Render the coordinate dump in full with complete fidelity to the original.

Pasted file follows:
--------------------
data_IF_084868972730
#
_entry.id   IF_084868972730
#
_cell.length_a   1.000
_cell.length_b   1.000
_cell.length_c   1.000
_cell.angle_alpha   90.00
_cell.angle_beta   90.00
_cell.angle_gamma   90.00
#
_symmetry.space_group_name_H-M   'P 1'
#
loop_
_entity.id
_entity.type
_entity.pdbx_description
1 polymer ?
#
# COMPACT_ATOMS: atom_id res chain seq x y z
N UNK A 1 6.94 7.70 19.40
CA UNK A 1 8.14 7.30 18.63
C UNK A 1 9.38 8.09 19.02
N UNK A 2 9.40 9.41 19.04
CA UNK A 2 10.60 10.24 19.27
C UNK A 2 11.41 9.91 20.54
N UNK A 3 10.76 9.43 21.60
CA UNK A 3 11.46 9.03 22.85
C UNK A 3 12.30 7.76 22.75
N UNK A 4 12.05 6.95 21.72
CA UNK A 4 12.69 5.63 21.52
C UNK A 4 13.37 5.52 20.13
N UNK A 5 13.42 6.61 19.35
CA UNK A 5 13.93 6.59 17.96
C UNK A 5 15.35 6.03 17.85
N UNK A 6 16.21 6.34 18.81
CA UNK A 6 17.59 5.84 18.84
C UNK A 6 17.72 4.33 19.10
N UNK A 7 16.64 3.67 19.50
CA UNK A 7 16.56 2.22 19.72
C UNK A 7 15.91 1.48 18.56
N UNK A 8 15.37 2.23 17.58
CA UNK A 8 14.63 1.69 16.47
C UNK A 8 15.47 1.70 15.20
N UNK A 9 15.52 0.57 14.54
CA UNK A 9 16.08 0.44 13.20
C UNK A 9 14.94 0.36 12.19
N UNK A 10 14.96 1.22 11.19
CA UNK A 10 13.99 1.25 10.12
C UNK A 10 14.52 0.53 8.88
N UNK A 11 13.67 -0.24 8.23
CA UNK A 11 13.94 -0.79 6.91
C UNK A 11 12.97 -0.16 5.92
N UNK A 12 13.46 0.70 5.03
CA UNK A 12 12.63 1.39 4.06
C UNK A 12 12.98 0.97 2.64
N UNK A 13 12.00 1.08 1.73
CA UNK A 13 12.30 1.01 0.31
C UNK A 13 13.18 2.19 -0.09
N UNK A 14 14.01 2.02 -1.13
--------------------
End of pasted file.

data_IF_084868972730
#
_entry.id   IF_084868972730
#
_cell.length_a   1.000
_cell.length_b   1.000
_cell.length_c   1.000
_cell.angle_alpha   90.00
_cell.angle_beta   90.00
_cell.angle_gamma   90.00
#
_symmetry.space_group_name_H-M   'P 1'
#
loop_
_entity.id
_entity.type
_entity.pdbx_description
1 polymer ?
#
# COMPACT_ATOMS: atom_id res chain seq x y z
N UNK A 1 6.94 7.70 19.40
CA UNK A 1 8.14 7.30 18.63
C UNK A 1 9.38 8.09 19.02
N UNK A 2 9.40 9.41 19.04
CA UNK A 2 10.60 10.24 19.27
C UNK A 2 11.41 9.91 20.54
N UNK A 3 10.76 9.43 21.60
CA UNK A 3 11.46 9.03 22.85
C UNK A 3 12.30 7.76 22.75
N UNK A 4 12.05 6.95 21.72
CA UNK A 4 12.69 5.63 21.52
C UNK A 4 13.37 5.52 20.13
N UNK A 5 13.42 6.61 19.35
CA UNK A 5 13.93 6.59 17.96
C UNK A 5 15.35 6.03 17.85
N UNK A 6 16.21 6.34 18.81
CA UNK A 6 17.59 5.84 18.84
C UNK A 6 17.72 4.33 19.10
N UNK A 7 16.64 3.67 19.50
CA UNK A 7 16.56 2.22 19.72
C UNK A 7 15.91 1.48 18.56
N UNK A 8 15.37 2.23 17.58
CA UNK A 8 14.63 1.69 16.47
C UNK A 8 15.47 1.70 15.20
N UNK A 9 15.52 0.57 14.54
CA UNK A 9 16.08 0.44 13.20
C UNK A 9 14.94 0.36 12.19
N UNK A 10 14.96 1.22 11.19
CA UNK A 10 13.99 1.25 10.12
C UNK A 10 14.52 0.53 8.88
N UNK A 11 13.67 -0.24 8.23
CA UNK A 11 13.94 -0.79 6.91
C UNK A 11 12.97 -0.16 5.92
N UNK A 12 13.46 0.70 5.03
CA UNK A 12 12.63 1.39 4.06
C UNK A 12 12.98 0.97 2.64
N UNK A 13 12.00 1.08 1.73
CA UNK A 13 12.30 1.01 0.31
C UNK A 13 13.18 2.19 -0.09
N UNK A 14 14.01 2.02 -1.13